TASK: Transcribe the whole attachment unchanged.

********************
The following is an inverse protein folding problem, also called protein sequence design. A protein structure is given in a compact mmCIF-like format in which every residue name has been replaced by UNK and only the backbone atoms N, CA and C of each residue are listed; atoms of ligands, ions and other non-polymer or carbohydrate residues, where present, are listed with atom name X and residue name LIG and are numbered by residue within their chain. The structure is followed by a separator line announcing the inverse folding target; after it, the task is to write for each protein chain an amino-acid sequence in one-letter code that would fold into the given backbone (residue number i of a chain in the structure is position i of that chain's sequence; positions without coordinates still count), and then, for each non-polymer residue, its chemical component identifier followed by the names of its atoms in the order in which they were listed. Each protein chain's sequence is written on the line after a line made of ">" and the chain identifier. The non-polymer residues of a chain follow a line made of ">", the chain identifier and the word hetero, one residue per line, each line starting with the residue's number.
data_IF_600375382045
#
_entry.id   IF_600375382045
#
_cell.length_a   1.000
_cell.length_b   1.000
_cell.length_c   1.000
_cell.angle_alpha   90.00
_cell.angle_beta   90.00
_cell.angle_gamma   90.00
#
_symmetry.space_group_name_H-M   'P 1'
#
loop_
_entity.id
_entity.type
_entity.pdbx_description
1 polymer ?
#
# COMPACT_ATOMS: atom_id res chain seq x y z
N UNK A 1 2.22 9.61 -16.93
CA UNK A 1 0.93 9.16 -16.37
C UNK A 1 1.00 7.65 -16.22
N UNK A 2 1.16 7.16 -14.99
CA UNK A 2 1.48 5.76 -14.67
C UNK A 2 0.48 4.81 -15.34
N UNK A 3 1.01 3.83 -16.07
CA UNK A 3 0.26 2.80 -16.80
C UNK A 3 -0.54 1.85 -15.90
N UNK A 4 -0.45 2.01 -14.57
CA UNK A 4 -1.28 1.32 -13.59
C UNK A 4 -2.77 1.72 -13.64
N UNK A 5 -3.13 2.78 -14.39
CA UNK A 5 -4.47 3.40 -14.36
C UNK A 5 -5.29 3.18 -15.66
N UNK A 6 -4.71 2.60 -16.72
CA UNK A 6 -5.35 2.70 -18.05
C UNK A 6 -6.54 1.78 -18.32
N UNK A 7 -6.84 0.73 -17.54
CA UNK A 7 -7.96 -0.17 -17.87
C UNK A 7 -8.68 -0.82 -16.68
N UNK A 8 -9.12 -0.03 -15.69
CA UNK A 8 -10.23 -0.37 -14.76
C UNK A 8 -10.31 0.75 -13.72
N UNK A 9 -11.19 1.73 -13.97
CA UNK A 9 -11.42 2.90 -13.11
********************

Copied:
The following is an inverse protein folding problem, also called protein sequence design. A protein structure is given in a compact mmCIF-like format in which every residue name has been replaced by UNK and only the backbone atoms N, CA and C of each residue are listed; atoms of ligands, ions and other non-polymer or carbohydrate residues, where present, are listed with atom name X and residue name LIG and are numbered by residue within their chain. The structure is followed by a separator line announcing the inverse folding target; after it, the task is to write for each protein chain an amino-acid sequence in one-letter code that would fold into the given backbone (residue number i of a chain in the structure is position i of that chain's sequence; positions without coordinates still count), and then, for each non-polymer residue, its chemical component identifier followed by the names of its atoms in the order in which they were listed. Each protein chain's sequence is written on the line after a line made of ">" and the chain identifier. The non-polymer residues of a chain follow a line made of ">", the chain identifier and the word hetero, one residue per line, each line starting with the residue's number.
data_IF_600375382045
#
_entry.id   IF_600375382045
#
_cell.length_a   1.000
_cell.length_b   1.000
_cell.length_c   1.000
_cell.angle_alpha   90.00
_cell.angle_beta   90.00
_cell.angle_gamma   90.00
#
_symmetry.space_group_name_H-M   'P 1'
#
loop_
_entity.id
_entity.type
_entity.pdbx_description
1 polymer ?
#
# COMPACT_ATOMS: atom_id res chain seq x y z
N UNK A 1 2.22 9.61 -16.93
CA UNK A 1 0.93 9.16 -16.37
C UNK A 1 1.00 7.65 -16.22
N UNK A 2 1.16 7.16 -14.99
CA UNK A 2 1.48 5.76 -14.67
C UNK A 2 0.48 4.81 -15.34
N UNK A 3 1.01 3.83 -16.07
CA UNK A 3 0.26 2.80 -16.80
C UNK A 3 -0.54 1.85 -15.90
N UNK A 4 -0.45 2.01 -14.57
CA UNK A 4 -1.28 1.32 -13.59
C UNK A 4 -2.77 1.72 -13.64
N UNK A 5 -3.13 2.78 -14.39
CA UNK A 5 -4.47 3.40 -14.36
C UNK A 5 -5.29 3.18 -15.66
N UNK A 6 -4.71 2.60 -16.72
CA UNK A 6 -5.35 2.70 -18.05
C UNK A 6 -6.54 1.78 -18.32
N UNK A 7 -6.84 0.73 -17.54
CA UNK A 7 -7.96 -0.17 -17.87
C UNK A 7 -8.68 -0.82 -16.68
N UNK A 8 -9.12 -0.03 -15.69
CA UNK A 8 -10.23 -0.37 -14.76
C UNK A 8 -10.31 0.75 -13.72
N UNK A 9 -11.19 1.73 -13.97
CA UNK A 9 -11.42 2.90 -13.11